|System: X360, PS3, PC, DS||Review Rating Legend|
|Dev: Pandemic Studios||1.0 - 1.9 = Avoid||4.0 - 4.4 = Great|
|Pub: Electronic Arts||2.0 - 2.4 = Poor||4.5 - 4.9 = Must Buy|
|Release: Jan. 13, 2009||2.5 - 2.9 = Average||5.0 = The Best|
|Players: 1-16||3.0 - 3.4 = Fair|
|ESRB Rating: Teen||3.5 - 3.9 = Good|
Sadly, this is just one example of how the A.I. ruins your experience. As a game based on battles that take place between massive armies, one would rightfully expect some form of teamwork.
Teamwork seems to be the last thing on any of your teammate's minds, as they will blindly run from one objective to the next, not giving a second thought to formation, working together with other units, or even their own personal safety. However, bad A.I. isn't exclusive to just your teammates either, as many enemies will remain unaware of your presence, even while being hit by ranged attacks. You will also often come upon groups of enemies just standing around while the battle is supposed to be raging on all sides.
While the stupidity of the characters in the game will likely frustrate you, the game's presentation won't do much to alleviate your anger. Much of the time, telling the difference between your teammates and foes is next to impossible. From the game's isometric 3D view, orcs and humans look about the same even with the small circles of color at their feet that are meant to be used to differentiate between them. This view also makes it incredibly difficult to tell where you are and where you need to go, making players almost exclusively rely on their top screen maps for direction.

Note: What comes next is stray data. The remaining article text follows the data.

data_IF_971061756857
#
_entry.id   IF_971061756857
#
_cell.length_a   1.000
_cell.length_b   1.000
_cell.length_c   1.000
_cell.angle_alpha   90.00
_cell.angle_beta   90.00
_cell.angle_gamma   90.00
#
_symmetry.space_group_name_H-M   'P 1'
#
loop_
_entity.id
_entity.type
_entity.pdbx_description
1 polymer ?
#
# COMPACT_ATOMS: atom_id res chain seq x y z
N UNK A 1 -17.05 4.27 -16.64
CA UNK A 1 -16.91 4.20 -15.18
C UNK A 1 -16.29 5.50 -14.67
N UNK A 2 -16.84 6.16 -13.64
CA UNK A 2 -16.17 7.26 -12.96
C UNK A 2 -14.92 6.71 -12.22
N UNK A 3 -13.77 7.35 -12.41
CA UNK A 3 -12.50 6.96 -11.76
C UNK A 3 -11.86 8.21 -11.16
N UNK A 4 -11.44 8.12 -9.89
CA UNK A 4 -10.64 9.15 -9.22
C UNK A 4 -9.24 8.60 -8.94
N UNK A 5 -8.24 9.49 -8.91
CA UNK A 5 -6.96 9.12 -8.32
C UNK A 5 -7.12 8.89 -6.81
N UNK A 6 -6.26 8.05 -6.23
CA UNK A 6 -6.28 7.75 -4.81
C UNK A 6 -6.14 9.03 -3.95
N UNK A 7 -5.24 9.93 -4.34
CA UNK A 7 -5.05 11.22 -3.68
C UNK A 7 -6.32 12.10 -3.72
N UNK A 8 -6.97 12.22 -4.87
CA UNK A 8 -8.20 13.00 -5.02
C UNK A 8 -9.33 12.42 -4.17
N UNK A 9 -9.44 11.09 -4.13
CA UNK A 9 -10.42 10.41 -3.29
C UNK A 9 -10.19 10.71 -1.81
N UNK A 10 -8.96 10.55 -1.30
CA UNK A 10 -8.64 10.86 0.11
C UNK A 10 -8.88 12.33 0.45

Both of these issues are only made worse by Conquest's excessive character pop-in and horrendous slowdown. Groups of enemies will often appear on all sides of you as you move about because you've somehow walked right into the center of them before they decided to become visible. This gets annoying rather quickly, since being surrounded by enemies usually results in death, respawning, and the inevitable long walk back to where you were located just before the pop-in ambush. Usually, as a direct result of these appearing forces, or just too many characters/too much action onscreen at once, Conquest's action will slow to a crawl. These dips in speed won't necessarily affect the gameplay, but they definitely make the already lethargic pace of the game feel that much more sluggish.
These problems, combined with its relatively short length, help to keep players from having what should have been a truly enjoyable Lord of the Rings experience. Playing through the campaign mode as both the good and bad guys will only take you around four hours total. The conquest mode doesn't add much to the game either, as it is essentially the campaign mode but without the objectives. While the multiplayer can add some longevity to the title, the game itself just isn't that much fun to play due to its nagging issues. Perhaps the overall brevity of Conquest is for the best as this is one that seems best left for rabid fans hungry for any portable Tolkien fix.
CCC Freelance Writer